April 12, 2010
Series: Administrative Procedure
Part 202: The Federal Register
Originating Office: Division of Policy and Directives Management
A. The Federal Register Act (FRA) (44 U.S.C., Chapter 15). The basic requirements of the FRA include, among other things:
(1) Federal agencies must transmit three copies [three signed originals, or one signed original and two certified copies (see Definitions, 202 FW 1.6)] of documents for filing with the Office of the Federal Register (OFR) of the National Archives and Records Administration. Following review, OFR makes one copy available for public inspection, transfers one copy to the Government Printing Office (GPO) for publication in the Federal Register, and keeps one copy for the National Archives.
(2) Documents published in the Federal Register include documents that the President determines have general applicability and legal effect, all documents that set penalties, and documents that Congress requires agencies publish.
(3) Until a Federal agency files copies of a document with the OFR and makes a copy available for public inspection, it is not in effect. People cannot be held responsible for complying with a document if they have no knowledge of it. By publishing a document in the Federal Register, we can prove that we issued, prescribed, or promulgated the document.
(4) In general, you must publish notices of hearings not less than 15 days before the hearing.
(5) OFR officials prepare and publish the Code of Federal Regulations (CFR). The CFR is a complete codification of regulations that have published in the Federal Register. To keep the CFR as current as practicable, OFR either supplements or collates and republishes each book of the CFR at least once each calendar year.
(6) The CFR, as amended by documents filed with OFR and published in the daily issues of the Federal Register, is adequate evidence of the text of the documents and of the fact that they are in effect on the effective date stated in the final rule.
B. The Administrative Procedure Act (APA) (5 U.S.C. 551 et seq.). The basic requirements of section 553, which is the section on informal rulemaking, say that Federal agencies must:
(1) Publish proposed rules in the Federal Register. Notices of proposed rulemaking must include:
(a) A statement of the time, place, and nature of public rulemaking procedures,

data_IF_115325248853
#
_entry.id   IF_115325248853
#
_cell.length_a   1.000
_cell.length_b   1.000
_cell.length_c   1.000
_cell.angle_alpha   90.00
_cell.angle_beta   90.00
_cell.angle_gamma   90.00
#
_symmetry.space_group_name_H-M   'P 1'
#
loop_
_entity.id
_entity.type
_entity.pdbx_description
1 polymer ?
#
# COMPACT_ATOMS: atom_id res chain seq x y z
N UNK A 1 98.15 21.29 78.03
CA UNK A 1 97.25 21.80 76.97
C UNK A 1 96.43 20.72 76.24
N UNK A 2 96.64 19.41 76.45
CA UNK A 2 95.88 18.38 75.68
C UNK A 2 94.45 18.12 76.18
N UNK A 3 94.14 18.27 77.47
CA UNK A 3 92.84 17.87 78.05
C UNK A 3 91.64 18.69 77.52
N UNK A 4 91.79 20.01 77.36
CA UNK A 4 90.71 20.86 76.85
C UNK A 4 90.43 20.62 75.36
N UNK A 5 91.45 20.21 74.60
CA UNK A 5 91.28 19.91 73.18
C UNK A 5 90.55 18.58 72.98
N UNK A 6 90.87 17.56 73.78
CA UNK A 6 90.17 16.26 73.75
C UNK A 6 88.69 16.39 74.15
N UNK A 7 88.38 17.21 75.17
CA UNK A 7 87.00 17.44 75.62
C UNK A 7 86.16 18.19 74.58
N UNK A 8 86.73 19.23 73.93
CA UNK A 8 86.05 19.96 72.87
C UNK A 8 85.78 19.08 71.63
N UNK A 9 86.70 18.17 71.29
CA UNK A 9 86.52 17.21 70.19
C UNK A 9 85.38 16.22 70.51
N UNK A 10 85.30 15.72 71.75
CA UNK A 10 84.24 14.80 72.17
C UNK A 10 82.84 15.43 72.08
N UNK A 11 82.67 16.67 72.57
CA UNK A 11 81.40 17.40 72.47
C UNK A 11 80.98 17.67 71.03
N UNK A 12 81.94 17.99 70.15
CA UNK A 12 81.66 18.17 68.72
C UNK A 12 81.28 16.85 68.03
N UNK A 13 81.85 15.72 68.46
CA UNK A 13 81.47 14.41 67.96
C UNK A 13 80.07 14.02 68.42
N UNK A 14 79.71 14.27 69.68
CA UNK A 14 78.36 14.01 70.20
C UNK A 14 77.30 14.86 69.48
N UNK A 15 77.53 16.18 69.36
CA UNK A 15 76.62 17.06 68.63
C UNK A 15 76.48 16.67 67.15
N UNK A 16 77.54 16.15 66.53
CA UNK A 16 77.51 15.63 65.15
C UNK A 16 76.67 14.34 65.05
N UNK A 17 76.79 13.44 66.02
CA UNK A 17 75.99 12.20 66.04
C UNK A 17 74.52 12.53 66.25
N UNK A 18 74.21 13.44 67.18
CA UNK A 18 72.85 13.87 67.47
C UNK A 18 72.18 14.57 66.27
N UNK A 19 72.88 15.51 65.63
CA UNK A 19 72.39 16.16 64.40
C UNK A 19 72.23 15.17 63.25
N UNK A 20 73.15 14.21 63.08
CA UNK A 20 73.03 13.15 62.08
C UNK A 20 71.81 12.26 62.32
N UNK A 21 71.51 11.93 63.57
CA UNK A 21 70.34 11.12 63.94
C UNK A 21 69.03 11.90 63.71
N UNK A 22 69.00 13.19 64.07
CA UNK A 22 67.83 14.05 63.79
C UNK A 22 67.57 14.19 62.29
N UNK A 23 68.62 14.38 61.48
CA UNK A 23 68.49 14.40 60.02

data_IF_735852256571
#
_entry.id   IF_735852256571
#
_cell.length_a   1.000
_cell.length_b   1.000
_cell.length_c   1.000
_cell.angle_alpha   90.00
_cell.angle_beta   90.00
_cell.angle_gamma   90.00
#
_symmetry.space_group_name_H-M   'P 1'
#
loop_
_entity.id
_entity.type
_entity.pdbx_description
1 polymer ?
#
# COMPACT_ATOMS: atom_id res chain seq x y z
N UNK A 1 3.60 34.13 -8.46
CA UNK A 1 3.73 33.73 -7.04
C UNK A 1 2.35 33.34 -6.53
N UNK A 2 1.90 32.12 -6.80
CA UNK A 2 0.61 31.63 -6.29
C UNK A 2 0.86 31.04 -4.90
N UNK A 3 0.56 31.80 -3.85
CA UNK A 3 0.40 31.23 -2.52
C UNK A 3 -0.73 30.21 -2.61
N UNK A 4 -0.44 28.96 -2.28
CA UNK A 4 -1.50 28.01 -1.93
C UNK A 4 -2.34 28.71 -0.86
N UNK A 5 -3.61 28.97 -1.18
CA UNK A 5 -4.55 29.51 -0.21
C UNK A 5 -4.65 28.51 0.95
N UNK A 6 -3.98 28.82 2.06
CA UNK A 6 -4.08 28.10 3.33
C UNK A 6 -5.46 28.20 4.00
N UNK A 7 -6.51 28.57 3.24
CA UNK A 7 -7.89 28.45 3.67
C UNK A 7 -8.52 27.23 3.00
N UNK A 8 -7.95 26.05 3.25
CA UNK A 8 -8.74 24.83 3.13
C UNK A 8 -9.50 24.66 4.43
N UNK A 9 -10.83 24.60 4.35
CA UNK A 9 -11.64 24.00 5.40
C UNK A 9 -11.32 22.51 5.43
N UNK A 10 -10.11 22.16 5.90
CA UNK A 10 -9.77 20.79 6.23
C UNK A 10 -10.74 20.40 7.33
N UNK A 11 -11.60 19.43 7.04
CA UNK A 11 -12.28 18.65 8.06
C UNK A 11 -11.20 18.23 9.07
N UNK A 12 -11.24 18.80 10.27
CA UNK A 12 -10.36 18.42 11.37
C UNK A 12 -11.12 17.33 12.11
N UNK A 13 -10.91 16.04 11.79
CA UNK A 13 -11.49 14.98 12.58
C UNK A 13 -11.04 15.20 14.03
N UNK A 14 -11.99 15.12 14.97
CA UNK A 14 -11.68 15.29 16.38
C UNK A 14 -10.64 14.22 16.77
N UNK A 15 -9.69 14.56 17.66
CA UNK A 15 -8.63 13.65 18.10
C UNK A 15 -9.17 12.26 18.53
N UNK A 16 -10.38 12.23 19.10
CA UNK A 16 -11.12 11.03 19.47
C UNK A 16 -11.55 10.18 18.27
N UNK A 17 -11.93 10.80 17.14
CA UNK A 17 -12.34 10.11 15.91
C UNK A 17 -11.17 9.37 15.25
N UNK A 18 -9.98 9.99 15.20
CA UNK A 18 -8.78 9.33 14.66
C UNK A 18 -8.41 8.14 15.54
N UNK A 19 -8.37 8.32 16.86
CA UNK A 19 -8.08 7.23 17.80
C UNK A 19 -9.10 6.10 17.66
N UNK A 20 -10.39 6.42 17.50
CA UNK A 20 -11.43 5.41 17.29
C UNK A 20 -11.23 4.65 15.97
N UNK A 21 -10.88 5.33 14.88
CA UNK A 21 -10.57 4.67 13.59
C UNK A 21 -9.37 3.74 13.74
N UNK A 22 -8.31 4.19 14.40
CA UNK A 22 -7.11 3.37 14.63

(b) Reference to the legal authority under which the rule is proposed, and
(c) Either the terms or substance of the proposed rule or a description of the subjects and issues involved.
(2) Give those interested an opportunity to participate in the rulemaking by allowing them to submit written data, views, or arguments, with or without opportunity for oral presentation.
(3) After considering all comments received, publish final rules in the Federal Register and include a concise general statement about why we wrote them and what their purpose is.
(4) Allow at least 30 days following publication of a final rule before it becomes effective, except in the following cases:
(a) A substantive rule that grants or recognizes an exemption or relieves a restriction;
(b) Interpretative rules and statements of policy; or
(c) As otherwise provided by the agency for good cause found and published with the rule.
(5) There are exceptions to the APA requirements described above. Except when a statute requires a notice or hearing, section 553 does not apply:
(a) To interpretative rules, general statements of policy, or rules of agency organization, procedure, or practice;
(b) When the agency for good cause finds (and incorporates the finding and a brief statement of reasons in the rules issued) that notice and public procedure are impracticable, unnecessary, or contrary to the public interest; or
(c) In situations involving U.S. military or foreign affairs functions; agency management or personnel; or public property, loans, grants, benefits, or contracts.
C. Congressional Review Act (CRA) (Public Law 104–121). The CRA, part of the Small Business Regulatory Enforcement Fairness Act of 1996, allows Congress 60 days to review all new Federal regulations and, with passage of a joint resolution (with Presidential signature), to overrule a regulation. In addition, the Government Accountability Office (GAO) provides a report on each new major rule to Congressional committees whose purview includes that new regulation.
D. Executive Order (E.O.) 12866, Regulatory Planning and Review. E.O. 12866 outlines steps that executive branch agencies must follow before the regulations they issue take effect. For all regulations, you must perform cost-benefit analysis. Regulations with an estimated cost of $100 million or more are “major rules” and require us to complete a Regulatory Impact Analysis (RIA). The RIA must justify the cost of the new regulation, and OMB must approve it before it takes effect. E.O. 12866 also requires all regulatory agencies to prepare and submit material for the Regulatory Plan and Unified Agenda, the purpose of which is to establish regulatory priorities and improve coordination of the Administration's regulatory program. [For more information, see 202 FW 2]
For information on the content of this exhibit contact the Division of Policy and Directives Management.